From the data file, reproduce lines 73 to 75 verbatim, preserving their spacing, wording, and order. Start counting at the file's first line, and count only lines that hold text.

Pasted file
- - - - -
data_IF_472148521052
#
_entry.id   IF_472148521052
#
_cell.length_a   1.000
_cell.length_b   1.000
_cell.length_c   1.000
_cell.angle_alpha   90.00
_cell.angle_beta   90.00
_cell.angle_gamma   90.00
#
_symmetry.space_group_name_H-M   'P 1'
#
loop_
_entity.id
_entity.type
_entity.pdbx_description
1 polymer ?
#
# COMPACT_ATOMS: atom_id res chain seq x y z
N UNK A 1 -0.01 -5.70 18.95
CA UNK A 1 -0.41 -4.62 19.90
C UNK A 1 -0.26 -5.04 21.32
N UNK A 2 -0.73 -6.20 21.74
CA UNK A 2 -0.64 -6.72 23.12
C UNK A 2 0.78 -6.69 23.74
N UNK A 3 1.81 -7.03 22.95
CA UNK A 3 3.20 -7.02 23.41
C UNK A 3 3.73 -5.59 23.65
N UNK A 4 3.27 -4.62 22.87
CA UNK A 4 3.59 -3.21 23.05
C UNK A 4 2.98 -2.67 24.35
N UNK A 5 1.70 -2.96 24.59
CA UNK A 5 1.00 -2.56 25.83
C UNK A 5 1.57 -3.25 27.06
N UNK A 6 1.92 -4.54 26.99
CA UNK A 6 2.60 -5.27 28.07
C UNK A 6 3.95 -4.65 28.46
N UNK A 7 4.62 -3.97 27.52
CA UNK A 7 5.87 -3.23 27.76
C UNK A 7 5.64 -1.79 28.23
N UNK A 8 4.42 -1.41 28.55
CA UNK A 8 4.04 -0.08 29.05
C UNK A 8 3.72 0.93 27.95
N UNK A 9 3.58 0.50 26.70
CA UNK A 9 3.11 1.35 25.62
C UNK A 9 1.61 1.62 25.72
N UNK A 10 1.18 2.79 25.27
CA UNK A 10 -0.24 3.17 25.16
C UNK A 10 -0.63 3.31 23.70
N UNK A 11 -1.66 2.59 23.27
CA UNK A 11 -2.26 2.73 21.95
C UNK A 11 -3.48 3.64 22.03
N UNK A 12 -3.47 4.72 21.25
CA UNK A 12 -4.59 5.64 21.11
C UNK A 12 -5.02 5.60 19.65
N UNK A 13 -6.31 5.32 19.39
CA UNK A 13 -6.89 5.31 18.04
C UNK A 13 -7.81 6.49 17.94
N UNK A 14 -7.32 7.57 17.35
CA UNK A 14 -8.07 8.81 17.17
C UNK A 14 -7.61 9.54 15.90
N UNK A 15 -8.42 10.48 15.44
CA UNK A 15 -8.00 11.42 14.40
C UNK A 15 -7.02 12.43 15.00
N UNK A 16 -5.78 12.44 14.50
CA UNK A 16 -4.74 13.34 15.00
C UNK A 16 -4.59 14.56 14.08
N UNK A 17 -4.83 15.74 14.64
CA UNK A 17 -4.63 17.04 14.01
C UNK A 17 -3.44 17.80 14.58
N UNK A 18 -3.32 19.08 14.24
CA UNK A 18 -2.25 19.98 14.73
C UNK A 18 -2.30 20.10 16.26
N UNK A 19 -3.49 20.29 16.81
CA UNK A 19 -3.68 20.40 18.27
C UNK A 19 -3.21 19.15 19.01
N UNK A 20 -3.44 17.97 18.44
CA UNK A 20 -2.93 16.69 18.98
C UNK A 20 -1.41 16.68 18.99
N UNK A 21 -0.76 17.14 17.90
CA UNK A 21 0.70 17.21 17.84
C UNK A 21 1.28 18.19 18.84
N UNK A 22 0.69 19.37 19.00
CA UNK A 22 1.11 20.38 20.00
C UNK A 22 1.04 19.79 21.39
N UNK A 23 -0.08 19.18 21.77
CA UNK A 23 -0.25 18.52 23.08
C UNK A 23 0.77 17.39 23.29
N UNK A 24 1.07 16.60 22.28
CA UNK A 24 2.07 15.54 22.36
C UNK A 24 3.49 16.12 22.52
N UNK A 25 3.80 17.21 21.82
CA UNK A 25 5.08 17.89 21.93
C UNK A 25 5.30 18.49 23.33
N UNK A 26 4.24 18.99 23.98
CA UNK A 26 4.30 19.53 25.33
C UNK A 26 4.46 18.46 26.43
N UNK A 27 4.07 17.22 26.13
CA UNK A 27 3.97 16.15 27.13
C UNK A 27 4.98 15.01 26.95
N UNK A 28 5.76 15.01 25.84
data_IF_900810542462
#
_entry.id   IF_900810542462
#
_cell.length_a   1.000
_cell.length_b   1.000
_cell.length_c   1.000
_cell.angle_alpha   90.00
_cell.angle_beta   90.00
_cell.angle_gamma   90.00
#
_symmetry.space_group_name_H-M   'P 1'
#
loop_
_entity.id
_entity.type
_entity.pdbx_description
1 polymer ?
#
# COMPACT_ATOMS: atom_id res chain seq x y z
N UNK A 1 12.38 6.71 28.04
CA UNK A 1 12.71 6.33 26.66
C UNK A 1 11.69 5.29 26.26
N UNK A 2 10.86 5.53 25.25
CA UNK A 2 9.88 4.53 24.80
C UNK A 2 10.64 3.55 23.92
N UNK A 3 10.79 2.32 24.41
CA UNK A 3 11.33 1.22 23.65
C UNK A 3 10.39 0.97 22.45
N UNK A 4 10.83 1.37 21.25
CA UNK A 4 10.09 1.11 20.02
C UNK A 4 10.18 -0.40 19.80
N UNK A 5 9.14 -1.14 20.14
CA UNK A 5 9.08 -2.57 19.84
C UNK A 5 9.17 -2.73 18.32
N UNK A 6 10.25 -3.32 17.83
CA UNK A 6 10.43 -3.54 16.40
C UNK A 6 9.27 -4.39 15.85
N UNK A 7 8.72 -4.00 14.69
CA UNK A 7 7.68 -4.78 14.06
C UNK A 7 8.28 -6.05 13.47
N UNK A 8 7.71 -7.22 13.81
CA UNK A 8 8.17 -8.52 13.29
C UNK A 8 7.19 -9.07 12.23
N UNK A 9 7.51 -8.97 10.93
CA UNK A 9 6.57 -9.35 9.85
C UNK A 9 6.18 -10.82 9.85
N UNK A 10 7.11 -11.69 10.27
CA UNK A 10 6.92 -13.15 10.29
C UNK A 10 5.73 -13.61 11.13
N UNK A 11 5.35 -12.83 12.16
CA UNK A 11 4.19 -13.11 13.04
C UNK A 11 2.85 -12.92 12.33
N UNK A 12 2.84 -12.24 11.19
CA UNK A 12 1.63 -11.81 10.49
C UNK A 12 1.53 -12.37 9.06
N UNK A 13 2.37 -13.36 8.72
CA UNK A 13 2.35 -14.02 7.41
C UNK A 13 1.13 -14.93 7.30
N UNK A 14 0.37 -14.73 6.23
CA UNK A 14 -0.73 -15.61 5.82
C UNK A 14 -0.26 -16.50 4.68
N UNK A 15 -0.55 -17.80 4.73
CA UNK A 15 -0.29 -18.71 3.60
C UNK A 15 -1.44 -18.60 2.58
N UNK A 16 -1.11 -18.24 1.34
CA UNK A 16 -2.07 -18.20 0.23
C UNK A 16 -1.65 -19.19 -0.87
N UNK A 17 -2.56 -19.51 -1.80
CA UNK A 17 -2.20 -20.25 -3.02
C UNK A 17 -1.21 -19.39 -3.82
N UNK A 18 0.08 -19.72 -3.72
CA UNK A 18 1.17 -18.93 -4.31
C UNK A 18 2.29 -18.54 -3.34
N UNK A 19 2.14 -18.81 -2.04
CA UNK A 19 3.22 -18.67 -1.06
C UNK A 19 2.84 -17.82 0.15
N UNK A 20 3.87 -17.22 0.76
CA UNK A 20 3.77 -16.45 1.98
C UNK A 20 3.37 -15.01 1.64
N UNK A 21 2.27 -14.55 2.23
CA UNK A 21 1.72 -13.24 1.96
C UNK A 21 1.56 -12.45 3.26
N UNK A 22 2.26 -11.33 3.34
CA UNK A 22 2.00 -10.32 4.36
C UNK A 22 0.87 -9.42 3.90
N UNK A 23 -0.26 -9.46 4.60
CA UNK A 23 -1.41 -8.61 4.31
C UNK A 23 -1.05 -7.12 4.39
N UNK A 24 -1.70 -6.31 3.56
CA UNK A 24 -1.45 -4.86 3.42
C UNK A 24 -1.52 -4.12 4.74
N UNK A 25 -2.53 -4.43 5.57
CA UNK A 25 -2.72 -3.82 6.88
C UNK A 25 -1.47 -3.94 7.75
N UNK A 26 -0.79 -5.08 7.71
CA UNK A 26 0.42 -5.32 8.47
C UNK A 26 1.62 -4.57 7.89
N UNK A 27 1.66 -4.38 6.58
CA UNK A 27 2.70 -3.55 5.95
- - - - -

CA UNK A 18 -2.25 19.98 14.73
C UNK A 18 -2.30 20.10 16.26
N UNK A 19 -3.49 20.29 16.81